Geckobot Construction Kit by Thames & Kosmos - Review

Thames and Kosmos is well known for developing useful toys for kids to learn new skills, especially with STEM topics in mind.
In this post, we reviewed the Geckobot Wall Climbing Robot and share our experience building with the kit.

Disclaimer: Thames & Kosmos sent us the Geckobot kit to review. Our views and opinions are always honest and our own.

What is Geckobot?

The Geckobot is a robotics construction kit, which uses a motorised air suction system to power the models. The main model to build is the Geckobot but you can also build 6 smaller models with the same kit.

Unboxing & Storage

The Geckobot kit comes in an unusable large cardboard box with the contents only filling up half the box. It certainly makes for an impressive gift size, but not useful for storing the small bits at home.

All the parts are individually packaged in plastic bags and you also get a comprehensive instruction manual which includes additional information and useful tips and well worth looking at before starting your build.

If you don't want to loose tiny pieces, I would HIGHLY recommend you get a plastic storage box or tin to keep everything together.

Getting Started

Before you start building any model, cut the 200 cm length of tube included in the kit, into the right lengths. My kids really enjoyed doing this and I helped them check the length before we cut. There's only 4cm extra length, so you need to be accurate!

My next recommendation would be, don't build the Geckobot first! (see more tips for parents below) First get used to building with the Thames and Kosmos construction bricks and connectors using a smaller model.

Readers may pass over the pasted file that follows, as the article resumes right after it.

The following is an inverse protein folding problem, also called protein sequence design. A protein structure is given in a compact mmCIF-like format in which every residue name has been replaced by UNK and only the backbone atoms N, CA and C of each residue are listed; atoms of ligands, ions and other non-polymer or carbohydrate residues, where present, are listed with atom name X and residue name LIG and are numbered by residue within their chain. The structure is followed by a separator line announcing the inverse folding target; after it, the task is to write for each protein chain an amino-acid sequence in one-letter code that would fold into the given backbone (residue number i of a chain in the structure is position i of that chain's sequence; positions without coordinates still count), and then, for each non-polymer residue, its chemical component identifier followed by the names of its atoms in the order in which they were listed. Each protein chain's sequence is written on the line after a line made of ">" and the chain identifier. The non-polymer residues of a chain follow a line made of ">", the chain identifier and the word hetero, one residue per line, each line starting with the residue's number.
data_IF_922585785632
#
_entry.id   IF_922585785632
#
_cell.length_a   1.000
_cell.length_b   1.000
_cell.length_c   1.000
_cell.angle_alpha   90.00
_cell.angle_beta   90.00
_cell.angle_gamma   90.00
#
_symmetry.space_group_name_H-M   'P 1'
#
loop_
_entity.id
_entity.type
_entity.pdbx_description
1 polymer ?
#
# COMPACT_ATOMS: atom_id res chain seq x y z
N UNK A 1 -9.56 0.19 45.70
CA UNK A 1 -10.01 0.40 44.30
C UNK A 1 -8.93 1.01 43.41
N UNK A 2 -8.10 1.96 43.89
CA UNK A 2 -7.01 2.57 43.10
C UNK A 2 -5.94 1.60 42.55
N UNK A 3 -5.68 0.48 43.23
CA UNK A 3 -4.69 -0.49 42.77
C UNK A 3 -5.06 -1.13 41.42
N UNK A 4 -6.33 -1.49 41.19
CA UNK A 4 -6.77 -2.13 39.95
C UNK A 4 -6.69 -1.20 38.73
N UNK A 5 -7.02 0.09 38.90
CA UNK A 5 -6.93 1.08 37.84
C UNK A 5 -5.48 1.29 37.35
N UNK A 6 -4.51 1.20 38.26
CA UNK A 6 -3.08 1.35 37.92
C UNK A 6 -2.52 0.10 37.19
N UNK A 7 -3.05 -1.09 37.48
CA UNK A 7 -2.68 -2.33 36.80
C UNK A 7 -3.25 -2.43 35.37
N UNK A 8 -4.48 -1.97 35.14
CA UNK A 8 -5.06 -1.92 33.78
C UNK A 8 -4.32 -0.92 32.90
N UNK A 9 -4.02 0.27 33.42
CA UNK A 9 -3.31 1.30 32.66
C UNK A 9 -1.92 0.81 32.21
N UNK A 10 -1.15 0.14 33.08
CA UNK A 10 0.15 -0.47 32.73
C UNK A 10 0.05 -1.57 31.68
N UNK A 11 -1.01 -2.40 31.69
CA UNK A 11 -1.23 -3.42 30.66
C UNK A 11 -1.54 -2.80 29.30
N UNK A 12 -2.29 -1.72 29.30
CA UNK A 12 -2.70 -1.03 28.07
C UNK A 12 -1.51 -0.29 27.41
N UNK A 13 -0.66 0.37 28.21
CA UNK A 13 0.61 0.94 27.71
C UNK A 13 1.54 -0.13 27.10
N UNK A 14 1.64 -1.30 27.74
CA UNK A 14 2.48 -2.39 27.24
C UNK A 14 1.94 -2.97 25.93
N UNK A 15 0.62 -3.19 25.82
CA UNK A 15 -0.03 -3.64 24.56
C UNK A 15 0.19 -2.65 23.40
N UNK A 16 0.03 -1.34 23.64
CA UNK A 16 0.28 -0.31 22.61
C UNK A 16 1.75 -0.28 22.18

When you're ready to attempt the Geckobot, Thames and Kosmos created a 25min step-by-step construction and troubleshooting help video. I would definitely recommend you watch this video before you get started with building the Geckobot.


The construction pieces look similar to LEGO Technic but the building experience is different. Pieces seem much harder to push together, this could be because the kit is new and virtually impossible to pull apart.

There's a yellow tool in the kit specially made to take pieces apart. Don't loose it, because you're definitely going to need it. We made a lot of mistakes in our build and had to take pieces apart. The kids really struggled and I ended up having to help quite a lot.

The pieces are colour-coded, so it helps to make finding the pieces easier. When we build as a family I am often allocated the role of "brick finder" whilst the kids follow the instructions and build. I did have to support my 6-year-old a lot with pushing the pieces together. He's very good at following building instruction but did struggle a with figuring out the orientation of the model in the instructions vs the model in his hand!

The Models

The Geckobot is the main model and uses all the pieces in the kit. It is also the most time-consuming model to make. It's the first one in the manual, but we highly recommend you build some of the smaller models FIRST before attempting the big build!

You can make 6 other models using the same kit. Every model uses either motor or suction cups or both. You'll need to break up a model to make another one.

Other models include:
  • Industrial Robot Arm - useful to understand how suction robotic arms work in car factories
  • Suction Tow Truck
  • Suction Gun
  • Inch Worm
  • Smartphone holder - useful for holding a mobile phone when making an animation
  • Ellipsograph - useful if you want to draw a perfect ellipse
We highly recommend you build some of the smaller models before you attempt the Geckobot.